Picture taken by one of our members – Natalie

10 Helpful tips for Photographing Wildlife

One of the hardest and most frustrating aspects of wildlife photography is not only finding the wildlife, but the actual process of composing and taking the photograph without disturbing the wildlife we love so much.


Knowledge is key!

By knowing a little about the behaviour of your chosen animal(s)  as well as your own behaviour, you can greatly increase your chances of getting the photograph you are looking for.

Making yourself part of the environment – minimizing the impact your presence has on the behaviour of your subject, can make all the difference in getting positioned for a nicely angled, clear, and beautiful shot.


1)  Get Outside: Of course the more time you are outside, the more opportunities you will have at seeing wildlife. But possibly just as important is where and when you are outside. Good light is important and along these lines, many species tend to be more active during the early and later times of day. Some of the best times to encounter wildlife is a sunny morning just after a storm has moved through the area.

Locations that have many people tend to have wildlife that is used to human presence, raising the possibility of seeing wildlife, and raising your chances of having the time to take a great photograph.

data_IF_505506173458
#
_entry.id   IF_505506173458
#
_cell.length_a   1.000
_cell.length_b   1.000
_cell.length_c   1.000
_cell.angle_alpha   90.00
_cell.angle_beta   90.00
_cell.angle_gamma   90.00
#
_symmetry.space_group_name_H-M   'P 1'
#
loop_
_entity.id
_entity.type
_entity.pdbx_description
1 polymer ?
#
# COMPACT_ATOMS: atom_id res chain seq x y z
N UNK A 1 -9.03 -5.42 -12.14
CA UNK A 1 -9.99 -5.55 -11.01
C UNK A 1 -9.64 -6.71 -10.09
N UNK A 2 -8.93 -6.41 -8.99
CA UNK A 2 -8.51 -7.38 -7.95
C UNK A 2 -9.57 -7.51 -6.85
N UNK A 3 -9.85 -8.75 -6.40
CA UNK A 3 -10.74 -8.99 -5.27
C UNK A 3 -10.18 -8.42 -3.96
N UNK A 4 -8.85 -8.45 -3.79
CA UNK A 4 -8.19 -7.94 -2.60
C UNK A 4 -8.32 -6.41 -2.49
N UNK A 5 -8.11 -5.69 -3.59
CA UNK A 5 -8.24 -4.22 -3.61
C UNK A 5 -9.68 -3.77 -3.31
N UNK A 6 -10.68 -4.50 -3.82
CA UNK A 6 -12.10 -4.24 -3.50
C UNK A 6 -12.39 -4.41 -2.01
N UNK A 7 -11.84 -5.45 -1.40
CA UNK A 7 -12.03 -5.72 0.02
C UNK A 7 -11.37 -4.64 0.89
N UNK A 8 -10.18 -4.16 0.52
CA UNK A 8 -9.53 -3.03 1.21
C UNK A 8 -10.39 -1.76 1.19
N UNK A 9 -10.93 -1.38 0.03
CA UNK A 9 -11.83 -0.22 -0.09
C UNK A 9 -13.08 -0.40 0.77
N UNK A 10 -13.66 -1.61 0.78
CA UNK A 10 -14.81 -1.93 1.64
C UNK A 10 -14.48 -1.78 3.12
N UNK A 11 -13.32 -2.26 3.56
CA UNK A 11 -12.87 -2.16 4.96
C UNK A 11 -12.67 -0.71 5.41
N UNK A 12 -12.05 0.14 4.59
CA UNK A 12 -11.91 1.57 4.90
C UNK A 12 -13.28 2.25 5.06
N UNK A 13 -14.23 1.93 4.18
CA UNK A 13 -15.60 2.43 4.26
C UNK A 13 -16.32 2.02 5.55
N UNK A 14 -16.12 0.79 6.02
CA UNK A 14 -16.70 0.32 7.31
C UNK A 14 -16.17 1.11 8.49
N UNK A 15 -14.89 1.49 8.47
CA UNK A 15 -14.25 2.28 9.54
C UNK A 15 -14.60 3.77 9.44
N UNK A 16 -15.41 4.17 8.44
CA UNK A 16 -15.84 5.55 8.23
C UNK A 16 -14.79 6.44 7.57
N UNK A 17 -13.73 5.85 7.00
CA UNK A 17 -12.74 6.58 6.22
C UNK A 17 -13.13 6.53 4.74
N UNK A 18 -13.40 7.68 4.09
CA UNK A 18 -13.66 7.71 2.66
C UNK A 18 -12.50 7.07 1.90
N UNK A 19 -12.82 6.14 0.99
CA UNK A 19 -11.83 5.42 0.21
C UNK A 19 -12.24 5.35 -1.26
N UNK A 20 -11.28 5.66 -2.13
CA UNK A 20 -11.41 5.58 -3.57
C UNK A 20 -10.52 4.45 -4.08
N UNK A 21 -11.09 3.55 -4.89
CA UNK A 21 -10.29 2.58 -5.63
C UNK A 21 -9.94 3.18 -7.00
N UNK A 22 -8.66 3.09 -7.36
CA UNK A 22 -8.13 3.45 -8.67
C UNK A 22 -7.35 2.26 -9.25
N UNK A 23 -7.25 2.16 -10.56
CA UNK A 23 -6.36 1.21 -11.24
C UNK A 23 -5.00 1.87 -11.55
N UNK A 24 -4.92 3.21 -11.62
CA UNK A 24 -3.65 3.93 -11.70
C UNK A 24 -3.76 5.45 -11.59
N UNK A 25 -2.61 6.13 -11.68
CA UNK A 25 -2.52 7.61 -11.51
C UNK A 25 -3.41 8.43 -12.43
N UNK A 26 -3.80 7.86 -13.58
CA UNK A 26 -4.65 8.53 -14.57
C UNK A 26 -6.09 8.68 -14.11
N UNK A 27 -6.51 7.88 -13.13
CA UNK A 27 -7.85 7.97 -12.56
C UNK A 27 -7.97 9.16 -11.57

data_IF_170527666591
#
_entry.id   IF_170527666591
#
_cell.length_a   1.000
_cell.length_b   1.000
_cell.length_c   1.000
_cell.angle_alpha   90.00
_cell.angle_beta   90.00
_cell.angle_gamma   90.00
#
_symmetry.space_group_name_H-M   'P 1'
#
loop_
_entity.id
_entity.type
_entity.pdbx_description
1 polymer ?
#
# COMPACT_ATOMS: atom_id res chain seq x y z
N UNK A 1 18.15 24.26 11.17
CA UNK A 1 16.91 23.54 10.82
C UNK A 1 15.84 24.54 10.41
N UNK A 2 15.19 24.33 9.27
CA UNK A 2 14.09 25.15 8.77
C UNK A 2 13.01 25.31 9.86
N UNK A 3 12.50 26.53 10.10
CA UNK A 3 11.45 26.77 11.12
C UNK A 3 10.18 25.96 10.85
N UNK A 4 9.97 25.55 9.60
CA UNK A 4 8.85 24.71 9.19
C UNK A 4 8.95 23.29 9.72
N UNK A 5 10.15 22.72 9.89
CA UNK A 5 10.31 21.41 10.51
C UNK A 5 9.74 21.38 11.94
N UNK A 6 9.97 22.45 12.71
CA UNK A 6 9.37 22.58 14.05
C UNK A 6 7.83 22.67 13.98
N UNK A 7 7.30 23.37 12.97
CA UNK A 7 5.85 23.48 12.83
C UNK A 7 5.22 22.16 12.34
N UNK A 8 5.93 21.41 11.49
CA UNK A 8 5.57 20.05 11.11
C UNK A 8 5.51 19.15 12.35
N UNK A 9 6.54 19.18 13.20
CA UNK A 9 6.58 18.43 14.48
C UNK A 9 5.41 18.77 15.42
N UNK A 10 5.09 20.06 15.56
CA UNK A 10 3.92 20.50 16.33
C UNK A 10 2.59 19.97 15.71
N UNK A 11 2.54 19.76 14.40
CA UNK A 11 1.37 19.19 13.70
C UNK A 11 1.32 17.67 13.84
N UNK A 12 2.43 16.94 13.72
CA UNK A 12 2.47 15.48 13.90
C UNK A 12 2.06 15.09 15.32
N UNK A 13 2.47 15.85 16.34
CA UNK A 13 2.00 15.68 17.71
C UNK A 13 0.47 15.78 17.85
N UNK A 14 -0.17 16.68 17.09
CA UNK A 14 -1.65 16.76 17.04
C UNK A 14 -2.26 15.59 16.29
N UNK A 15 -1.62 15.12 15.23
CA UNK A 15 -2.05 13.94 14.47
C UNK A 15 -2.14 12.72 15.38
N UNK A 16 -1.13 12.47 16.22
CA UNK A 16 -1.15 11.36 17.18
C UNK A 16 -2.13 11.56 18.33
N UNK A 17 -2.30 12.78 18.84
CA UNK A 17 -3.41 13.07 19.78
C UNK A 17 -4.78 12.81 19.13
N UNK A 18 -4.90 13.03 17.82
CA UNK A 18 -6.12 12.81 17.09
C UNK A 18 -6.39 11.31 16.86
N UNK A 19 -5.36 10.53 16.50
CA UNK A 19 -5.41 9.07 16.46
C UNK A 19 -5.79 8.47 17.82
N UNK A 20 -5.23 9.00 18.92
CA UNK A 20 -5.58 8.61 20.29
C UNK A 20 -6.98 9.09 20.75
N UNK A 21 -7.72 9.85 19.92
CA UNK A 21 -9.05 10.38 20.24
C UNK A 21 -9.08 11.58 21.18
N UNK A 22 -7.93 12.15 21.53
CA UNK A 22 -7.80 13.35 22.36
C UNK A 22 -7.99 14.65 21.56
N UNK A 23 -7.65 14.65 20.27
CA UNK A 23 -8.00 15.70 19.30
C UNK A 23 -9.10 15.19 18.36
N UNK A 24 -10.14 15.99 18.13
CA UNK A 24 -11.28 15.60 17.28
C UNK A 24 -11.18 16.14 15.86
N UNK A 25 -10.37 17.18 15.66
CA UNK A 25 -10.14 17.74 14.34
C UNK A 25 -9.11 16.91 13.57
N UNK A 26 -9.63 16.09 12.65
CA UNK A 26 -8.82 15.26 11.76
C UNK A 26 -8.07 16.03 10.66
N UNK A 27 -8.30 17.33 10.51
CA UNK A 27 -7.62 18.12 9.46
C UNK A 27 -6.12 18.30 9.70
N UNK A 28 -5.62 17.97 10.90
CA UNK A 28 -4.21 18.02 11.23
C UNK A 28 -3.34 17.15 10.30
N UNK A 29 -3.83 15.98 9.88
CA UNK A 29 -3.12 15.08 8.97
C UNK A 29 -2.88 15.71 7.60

2) Be Patient: Patience always pays off in wildlife photography. You must be patient to find the wildlife. You must be patient and not rushed when taking the shot and afterwards you must be patient so you don’t disturb the nearby wildlife.

Being impatient, hurried, loud or frustrated, these can all lead to disturbing your subject as well as the nearby wildlife!


3) Move Slowly: Moving slowly might sound obvious, but it’s so easy to get caught in the excitement of spotting an amazing creature, only to have the opportunity slip away by your faster movements. We’ve all learned this lesson the hard way, time and again.


4) Be Quiet, but Make Noise: Some of the best  photographs have been taken when the animal knows your there. On some occasions you should intentionally let the animal know your there. A light cough, shuffle of the feet, or a small non-threatening noise, sometimes helps remove the perceived threat of hiding.


5) Size Matters: Moving lots of gear around creates more noise and a bigger silhouette. Even if the light isn’t optimal you can opt for high ISO over a tripod. Quite often wildlife flee, whether it be from a backpack or tripod being used.


6) Approaching at a Diagonal: Walking directly toward wildlife works in certain situations, but in the majority of cases can easily chase it away. When possible you should almost always approach at an angle, using very slow motions.


7) Avoid Eye Contact: Eye contact can be seen as a threat by wildlife, easily scaring them away. But in addition, when near or trying to approach wildlife try to do so facing backwards or sideways looking away, as if unaware of the animal’s presence. During these times however, try and keep your camera pointed toward the animal – trying to create the perception there is no connection between the large camera lens and your aiming gazes toward the animal.